This project was approved by the research ethical committee of the proposing institution (Hospital Moinhos de Vento, number 2.852.060). Ethical approval from the collaborators is currently under evaluation and is not yet complete. The results of this study will be presented at meetings with the Brazilian Ministry of Health through technical reports and to the scientific community at national and international events, with subsequent publication of scientific articles.
Myeloma, a blood cancer originating from plasma cells, is the most common indication for autologous stem cell transplantation (SCT). Patients with myeloma undergoing autologous SCT (ASCT) experience treatment-related morbidity and reduction in function and well-being for many months post-treatment. Interventions targeting physical functioning delivered prior to and during SCT have shown promising results in mixed haematological populations and may offer a non-pharmacological solution to physically optimising and preparing patients for SCT. The aim of this study is to investigate the feasibility of a physiotherapist-led exercise intervention as an integral part of the myeloma ASCT pathway at a UK tertiary centre.
PERCEPT is a single-site, pilot randomised controlled trial of an exercise intervention embedded within the myeloma ASCT pathway, compared with usual care. The primary study end points will be feasibility measures of study and intervention delivery including recruitment rates, acceptability of intervention, study completion rate and any adverse events. Secondary end points will evaluate differences between the exercise intervention group and the usual care control group in cancer-related fatigue, quality of life, functional capacity (6 min walk test; handheld dynamometry; a timed sit-to-stand test) and objective and self-reported physical activity. Outcomes will be assessed at four time points, approximately 6–8 weeks prior to SCT, on/around day of SCT, on discharge from SCT hospital admission and 12 weeks post-discharge. The exercise intervention comprises of partly supervised physiotherapist-led aerobic and resistance exercise including behaviour change techniques to promote change in exercise behaviour. The primary outcomes from the trial will be summarised as percentages or mean values with 95% CIs. Group differences for secondary outcomes at each time point will be analysed using appropriate statistical models.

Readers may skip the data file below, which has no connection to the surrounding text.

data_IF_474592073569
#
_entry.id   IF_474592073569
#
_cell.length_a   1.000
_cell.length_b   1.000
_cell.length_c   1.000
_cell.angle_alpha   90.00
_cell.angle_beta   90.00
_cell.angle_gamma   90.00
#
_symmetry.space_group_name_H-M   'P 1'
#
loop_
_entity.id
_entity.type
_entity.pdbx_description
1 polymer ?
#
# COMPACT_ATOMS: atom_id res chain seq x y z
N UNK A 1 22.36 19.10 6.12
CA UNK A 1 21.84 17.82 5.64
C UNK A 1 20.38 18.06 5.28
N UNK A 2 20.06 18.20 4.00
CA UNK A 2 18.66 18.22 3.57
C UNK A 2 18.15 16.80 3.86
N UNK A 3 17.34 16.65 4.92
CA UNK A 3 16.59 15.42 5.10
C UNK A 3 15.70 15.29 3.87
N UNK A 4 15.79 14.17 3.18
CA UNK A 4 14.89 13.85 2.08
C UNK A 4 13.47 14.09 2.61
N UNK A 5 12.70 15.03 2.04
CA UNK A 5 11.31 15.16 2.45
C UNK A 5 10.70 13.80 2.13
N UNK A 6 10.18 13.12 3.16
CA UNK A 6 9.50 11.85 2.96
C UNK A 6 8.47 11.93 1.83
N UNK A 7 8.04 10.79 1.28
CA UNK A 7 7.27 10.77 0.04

This study has NHS REC approval (Camden and Kings Cross, 19/LO/0204). Results will be disseminated through publication and presentations at haematology and rehabilitation-related meetings.
To determine prevalences of underweight and overweight as well as low and high waist-to-height ratio (WHtR) in three prospective follow-ups and to explore tracking of these measures of nutritional status from childhood to adolescence and adulthood. The influence of socioeconomic status, remoteness, maternal body mass index (BMI) and birth weight on weight status was assessed.
Longitudinal birth cohort study of Indigenous Australians.
Data derived from three follow-ups of the Aboriginal Birth Cohort study with mean ages of 11.4, 18.2 and 25.4 years for the participants.
Of the 686 Indigenous babies recruited to the study between 1987 and 1990, 315 had anthropometric measurements for all three follow-ups and were included in this study.
BMI categories (underweight, normal weight, overweight and obesity),WHtR categories (low and high), sex, areal socioeconomic disadvantage as defined by the Indigenous Relative Socioeconomic Outcomes index, urban/remote residence, maternal BMI and birth weight. Logistic regression was used to calculate ORs for belonging to a certain BMI category in adolescence and adulthood according to BMI category in childhood and adolescence.
Underweight was common (38% in childhood and 24% in adulthood) and the prevalence of overweight/obesity increased with age (12% in childhood and 35% in adulthood). Both extremes of weight status as well as low and high WHtR tracked from childhood to adulthood. Underweight was more common and overweight was less common in remote and more disadvantaged areas. Birth weight and maternal BMI were associated with later weight status. There were significant sex differences for prevalences and tracking of WHtR but not for BMI.
Socioeconomic factors, remoteness and gender must be addressed when assessing nutrition-related issues in the Indigenous communities due to the variation in nutritional status and its behaviour over time within the Indigenous population.